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The fags, the fear, and other-centredness
So I only cried once yesterday, and that was at the end of the Jon Stewart Daily Show, when the "moment of zen" was footage of gay couples getting married, crying, embracing.

I heard someone defend her stance against gay marriage, saying: "it's *ours*" and my blood ran cold. Because I could get my head around an intolerance for 2-minute celebrity bender weddings (though personally I could care less). But I just can't wrap my head around the shrill disdain for gay monogamy.

In the buildup top the election I read compulsively, scoured the news, watched more documentaries in the past six months than I have seen in my whole life. All to ensure that my terrified notions about the right-wing phenomenon was not stemming from prejudice, but solid facts.

And Kerry did his homework too. He had facts, statistics and an earnestness that would have done the Canadian Parliament proud. But the important voters did care about or understand the numbers. They wanted more charisma and more Jesus. As for me, I am exhausted. All these fact dissolve in the face of despair. What amendment # was that they wanted to repeal? Are Iraqis 58 more times likely to die a violent death since 2002 or 58%? Guuuuuuh.

As for the cultural divide? I don't know it so intimately from up here, though I hear that some people think that pro-wrestling is real. And I hear that some states are starting to think that they might have more in common with Canada than their own countrymen.

I know that us-and-them mentality is I can't see beyond the divide just yet.

Last night I was at my friend's launch of her book of poetry. She had driven all the way from Halifax with her boyfriend. I went to see Emily who is never afraid to laugh at the funny lines of serious poetry readings. I looked around the warmly-lit bar, with people reading words that were funny, beautiful, and sometimes inscrutable, at all the wrinkled raincoats and reading glasses and I wanted to cry (this is a recurring theme this week). I wanted to wrap my arms around that moment. I felt that we had survived something.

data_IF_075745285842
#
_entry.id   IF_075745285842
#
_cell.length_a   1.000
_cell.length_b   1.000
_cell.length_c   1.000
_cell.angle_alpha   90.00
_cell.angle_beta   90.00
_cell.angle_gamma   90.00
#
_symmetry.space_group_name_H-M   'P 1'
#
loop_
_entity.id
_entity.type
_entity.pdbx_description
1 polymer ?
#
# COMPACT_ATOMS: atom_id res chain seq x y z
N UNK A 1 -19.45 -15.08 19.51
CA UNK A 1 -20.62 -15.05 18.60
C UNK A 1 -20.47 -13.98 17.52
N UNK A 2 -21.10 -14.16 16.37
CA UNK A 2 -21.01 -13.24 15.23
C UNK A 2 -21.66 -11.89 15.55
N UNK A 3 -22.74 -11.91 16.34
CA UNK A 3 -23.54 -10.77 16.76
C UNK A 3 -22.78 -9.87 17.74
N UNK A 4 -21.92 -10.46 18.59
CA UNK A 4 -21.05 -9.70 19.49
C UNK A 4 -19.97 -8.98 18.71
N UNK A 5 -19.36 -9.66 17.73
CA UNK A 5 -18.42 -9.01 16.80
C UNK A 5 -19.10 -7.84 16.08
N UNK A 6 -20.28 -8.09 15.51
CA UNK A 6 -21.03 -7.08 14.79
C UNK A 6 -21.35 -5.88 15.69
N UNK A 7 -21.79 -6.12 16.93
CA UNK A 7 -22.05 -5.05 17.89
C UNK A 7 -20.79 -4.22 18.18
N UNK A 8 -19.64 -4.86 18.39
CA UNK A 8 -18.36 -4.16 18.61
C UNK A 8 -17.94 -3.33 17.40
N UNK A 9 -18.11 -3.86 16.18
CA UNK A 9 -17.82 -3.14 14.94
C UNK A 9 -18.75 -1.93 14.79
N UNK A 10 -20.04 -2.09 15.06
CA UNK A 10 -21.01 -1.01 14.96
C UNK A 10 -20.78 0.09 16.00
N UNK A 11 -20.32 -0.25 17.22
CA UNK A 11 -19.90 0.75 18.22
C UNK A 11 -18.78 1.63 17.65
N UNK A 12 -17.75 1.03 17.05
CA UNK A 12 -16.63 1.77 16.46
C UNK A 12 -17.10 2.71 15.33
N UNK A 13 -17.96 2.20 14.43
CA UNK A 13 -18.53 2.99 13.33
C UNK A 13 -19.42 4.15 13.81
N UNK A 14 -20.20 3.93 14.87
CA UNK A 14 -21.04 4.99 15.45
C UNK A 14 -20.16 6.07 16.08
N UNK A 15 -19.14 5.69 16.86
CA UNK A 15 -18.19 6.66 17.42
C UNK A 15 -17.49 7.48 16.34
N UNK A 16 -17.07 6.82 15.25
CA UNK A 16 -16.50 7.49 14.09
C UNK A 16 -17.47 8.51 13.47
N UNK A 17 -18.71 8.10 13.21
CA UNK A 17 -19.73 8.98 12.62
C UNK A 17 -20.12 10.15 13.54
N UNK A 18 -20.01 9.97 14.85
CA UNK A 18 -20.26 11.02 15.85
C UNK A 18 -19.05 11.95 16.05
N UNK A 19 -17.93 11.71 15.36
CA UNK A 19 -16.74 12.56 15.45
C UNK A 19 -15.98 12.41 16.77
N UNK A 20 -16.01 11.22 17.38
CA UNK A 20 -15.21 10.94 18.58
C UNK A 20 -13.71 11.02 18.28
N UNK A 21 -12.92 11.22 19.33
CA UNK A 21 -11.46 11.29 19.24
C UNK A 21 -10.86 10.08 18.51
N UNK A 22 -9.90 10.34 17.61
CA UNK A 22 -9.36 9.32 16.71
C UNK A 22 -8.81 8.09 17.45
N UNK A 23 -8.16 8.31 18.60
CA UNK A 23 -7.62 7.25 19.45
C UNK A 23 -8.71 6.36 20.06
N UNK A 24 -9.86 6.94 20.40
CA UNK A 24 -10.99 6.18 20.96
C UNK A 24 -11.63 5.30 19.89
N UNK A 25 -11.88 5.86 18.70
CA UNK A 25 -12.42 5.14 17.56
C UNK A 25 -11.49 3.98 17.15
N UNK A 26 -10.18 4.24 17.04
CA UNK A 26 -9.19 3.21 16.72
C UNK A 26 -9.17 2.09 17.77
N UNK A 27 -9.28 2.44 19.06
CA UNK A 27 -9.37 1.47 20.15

A friend of mine sent my this Martin Luther King quote: "I believe that what self-centered men have torn down, other-centered men can build up."

Someone commented that my life will be the same in the next four years under Bush as it would have been under Kerry, so I should just stop worrying. But it is incorrect to think that what is happening in the US, in Iraq or to the environment is not happening to me. To us.

When I heard Jane Jacobs speak last year, she said:
"Pick something that makes you angry, and work to affect change."

We can't hold all the facts and issues in our head, but we can make sure we are not ignorant. And we can work for something we believe in (today I think I want to work on media literacy - something to compete with the 'ooo...shiny'approach to voting/consumption). And maybe use this sad rage to be other-centred for a while.

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post #882
bio: adina

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